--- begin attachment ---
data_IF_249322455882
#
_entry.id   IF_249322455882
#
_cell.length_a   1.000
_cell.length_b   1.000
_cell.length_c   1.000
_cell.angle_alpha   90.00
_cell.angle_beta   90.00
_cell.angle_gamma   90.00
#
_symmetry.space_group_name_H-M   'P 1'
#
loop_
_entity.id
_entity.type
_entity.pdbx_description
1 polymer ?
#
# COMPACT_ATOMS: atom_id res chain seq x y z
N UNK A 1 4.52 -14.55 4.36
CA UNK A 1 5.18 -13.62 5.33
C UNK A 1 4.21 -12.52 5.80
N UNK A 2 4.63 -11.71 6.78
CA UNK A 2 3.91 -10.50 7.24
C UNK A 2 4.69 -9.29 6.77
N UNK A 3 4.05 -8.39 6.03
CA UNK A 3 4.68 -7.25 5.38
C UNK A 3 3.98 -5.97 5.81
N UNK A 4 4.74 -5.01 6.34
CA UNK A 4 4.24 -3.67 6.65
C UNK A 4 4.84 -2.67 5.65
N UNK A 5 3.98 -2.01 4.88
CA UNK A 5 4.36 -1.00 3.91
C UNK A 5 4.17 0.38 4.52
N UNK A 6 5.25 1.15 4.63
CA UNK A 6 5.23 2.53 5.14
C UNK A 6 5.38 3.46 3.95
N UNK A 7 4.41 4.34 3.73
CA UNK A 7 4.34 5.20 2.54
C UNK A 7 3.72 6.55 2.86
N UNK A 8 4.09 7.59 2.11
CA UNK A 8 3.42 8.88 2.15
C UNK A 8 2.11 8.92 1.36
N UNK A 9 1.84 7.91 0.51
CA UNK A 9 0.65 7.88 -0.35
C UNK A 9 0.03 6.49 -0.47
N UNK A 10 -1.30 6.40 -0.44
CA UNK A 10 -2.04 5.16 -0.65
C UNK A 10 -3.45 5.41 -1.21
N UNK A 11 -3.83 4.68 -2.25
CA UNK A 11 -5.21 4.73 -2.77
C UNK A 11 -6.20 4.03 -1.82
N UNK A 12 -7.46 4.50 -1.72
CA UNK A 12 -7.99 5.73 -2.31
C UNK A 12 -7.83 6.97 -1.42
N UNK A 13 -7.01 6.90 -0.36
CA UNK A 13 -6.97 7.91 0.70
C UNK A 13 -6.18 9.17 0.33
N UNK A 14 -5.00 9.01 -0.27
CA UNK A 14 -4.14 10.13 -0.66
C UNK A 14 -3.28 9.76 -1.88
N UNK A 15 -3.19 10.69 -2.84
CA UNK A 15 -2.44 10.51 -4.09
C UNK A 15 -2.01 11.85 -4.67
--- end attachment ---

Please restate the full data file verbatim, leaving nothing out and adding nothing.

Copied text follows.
data_IF_249322455882
#
_entry.id   IF_249322455882
#
_cell.length_a   1.000
_cell.length_b   1.000
_cell.length_c   1.000
_cell.angle_alpha   90.00
_cell.angle_beta   90.00
_cell.angle_gamma   90.00
#
_symmetry.space_group_name_H-M   'P 1'
#
loop_
_entity.id
_entity.type
_entity.pdbx_description
1 polymer ?
#
# COMPACT_ATOMS: atom_id res chain seq x y z
N UNK A 1 4.52 -14.55 4.36
CA UNK A 1 5.18 -13.62 5.33
C UNK A 1 4.21 -12.52 5.80
N UNK A 2 4.63 -11.71 6.78
CA UNK A 2 3.91 -10.50 7.24
C UNK A 2 4.69 -9.29 6.77
N UNK A 3 4.05 -8.39 6.03
CA UNK A 3 4.68 -7.25 5.38
C UNK A 3 3.98 -5.97 5.81
N UNK A 4 4.74 -5.01 6.34
CA UNK A 4 4.24 -3.67 6.65
C UNK A 4 4.84 -2.67 5.65
N UNK A 5 3.98 -2.01 4.88
CA UNK A 5 4.36 -1.00 3.91
C UNK A 5 4.17 0.38 4.52
N UNK A 6 5.25 1.15 4.63
CA UNK A 6 5.23 2.53 5.14
C UNK A 6 5.38 3.46 3.95
N UNK A 7 4.41 4.34 3.73
CA UNK A 7 4.34 5.20 2.54
C UNK A 7 3.72 6.55 2.86
N UNK A 8 4.09 7.59 2.11
CA UNK A 8 3.42 8.88 2.15
C UNK A 8 2.11 8.92 1.36
N UNK A 9 1.84 7.91 0.51
CA UNK A 9 0.65 7.88 -0.35
C UNK A 9 0.03 6.49 -0.47
N UNK A 10 -1.30 6.40 -0.44
CA UNK A 10 -2.04 5.16 -0.65
C UNK A 10 -3.45 5.41 -1.21
N UNK A 11 -3.83 4.68 -2.25
CA UNK A 11 -5.21 4.73 -2.77
C UNK A 11 -6.20 4.03 -1.82
N UNK A 12 -7.46 4.50 -1.72
CA UNK A 12 -7.99 5.73 -2.31
C UNK A 12 -7.83 6.97 -1.42
N UNK A 13 -7.01 6.90 -0.36
CA UNK A 13 -6.97 7.91 0.70
C UNK A 13 -6.18 9.17 0.33
N UNK A 14 -5.00 9.01 -0.27
CA UNK A 14 -4.14 10.13 -0.66
C UNK A 14 -3.28 9.76 -1.88
N UNK A 15 -3.19 10.69 -2.84
CA UNK A 15 -2.44 10.51 -4.09
C UNK A 15 -2.01 11.85 -4.67